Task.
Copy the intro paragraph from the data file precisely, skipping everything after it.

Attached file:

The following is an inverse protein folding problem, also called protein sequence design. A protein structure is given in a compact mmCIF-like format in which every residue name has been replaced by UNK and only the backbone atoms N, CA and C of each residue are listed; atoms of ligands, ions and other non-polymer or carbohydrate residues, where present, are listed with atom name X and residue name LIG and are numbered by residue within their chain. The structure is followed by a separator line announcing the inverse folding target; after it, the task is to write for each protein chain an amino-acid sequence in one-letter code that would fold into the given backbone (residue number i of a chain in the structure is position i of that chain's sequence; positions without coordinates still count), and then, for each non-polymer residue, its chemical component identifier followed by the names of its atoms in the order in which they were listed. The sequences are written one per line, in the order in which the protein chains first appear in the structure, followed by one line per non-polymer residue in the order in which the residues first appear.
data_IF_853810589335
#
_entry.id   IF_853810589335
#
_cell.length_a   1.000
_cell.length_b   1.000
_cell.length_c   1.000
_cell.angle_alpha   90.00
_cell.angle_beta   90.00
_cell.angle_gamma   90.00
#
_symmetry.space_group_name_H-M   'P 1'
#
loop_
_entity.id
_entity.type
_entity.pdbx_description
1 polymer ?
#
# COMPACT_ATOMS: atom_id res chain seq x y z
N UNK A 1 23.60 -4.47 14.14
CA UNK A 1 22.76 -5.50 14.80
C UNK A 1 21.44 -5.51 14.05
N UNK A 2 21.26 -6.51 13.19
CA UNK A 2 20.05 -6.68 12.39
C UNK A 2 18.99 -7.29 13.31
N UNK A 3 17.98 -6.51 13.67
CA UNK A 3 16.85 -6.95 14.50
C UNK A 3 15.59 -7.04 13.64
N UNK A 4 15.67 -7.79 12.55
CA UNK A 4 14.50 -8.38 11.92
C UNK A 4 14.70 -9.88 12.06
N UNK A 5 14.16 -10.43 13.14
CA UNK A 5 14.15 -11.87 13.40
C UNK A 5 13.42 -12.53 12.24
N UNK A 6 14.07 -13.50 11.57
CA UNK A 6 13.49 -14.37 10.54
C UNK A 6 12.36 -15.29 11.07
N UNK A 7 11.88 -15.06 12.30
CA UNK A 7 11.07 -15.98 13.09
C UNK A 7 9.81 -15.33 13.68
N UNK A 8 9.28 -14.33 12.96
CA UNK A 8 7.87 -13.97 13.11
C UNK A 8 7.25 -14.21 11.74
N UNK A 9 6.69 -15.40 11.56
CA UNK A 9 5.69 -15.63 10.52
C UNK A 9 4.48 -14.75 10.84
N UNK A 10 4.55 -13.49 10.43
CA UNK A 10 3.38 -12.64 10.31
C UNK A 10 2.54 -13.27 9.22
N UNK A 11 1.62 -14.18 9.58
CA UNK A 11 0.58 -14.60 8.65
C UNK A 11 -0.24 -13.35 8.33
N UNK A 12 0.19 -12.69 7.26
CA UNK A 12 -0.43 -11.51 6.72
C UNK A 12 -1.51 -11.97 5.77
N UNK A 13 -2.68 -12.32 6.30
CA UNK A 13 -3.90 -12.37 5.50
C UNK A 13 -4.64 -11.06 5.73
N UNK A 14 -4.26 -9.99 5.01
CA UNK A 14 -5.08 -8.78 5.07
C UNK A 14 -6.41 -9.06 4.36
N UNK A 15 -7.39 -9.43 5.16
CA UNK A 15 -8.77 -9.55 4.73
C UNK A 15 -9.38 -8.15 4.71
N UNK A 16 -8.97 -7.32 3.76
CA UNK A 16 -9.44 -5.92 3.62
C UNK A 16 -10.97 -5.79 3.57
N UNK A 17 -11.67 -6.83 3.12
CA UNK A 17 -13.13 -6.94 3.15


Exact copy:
The following is an inverse protein folding problem, also called protein sequence design. A protein structure is given in a compact mmCIF-like format in which every residue name has been replaced by UNK and only the backbone atoms N, CA and C of each residue are listed; atoms of ligands, ions and other non-polymer or carbohydrate residues, where present, are listed with atom name X and residue name LIG and are numbered by residue within their chain. The structure is followed by a separator line announcing the inverse folding target; after it, the task is to write for each protein chain an amino-acid sequence in one-letter code that would fold into the given backbone (residue number i of a chain in the structure is position i of that chain's sequence; positions without coordinates still count), and then, for each non-polymer residue, its chemical component identifier followed by the names of its atoms in the order in which they were listed. The sequences are written one per line, in the order in which the protein chains first appear in the structure, followed by one line per non-polymer residue in the order in which the residues first appear.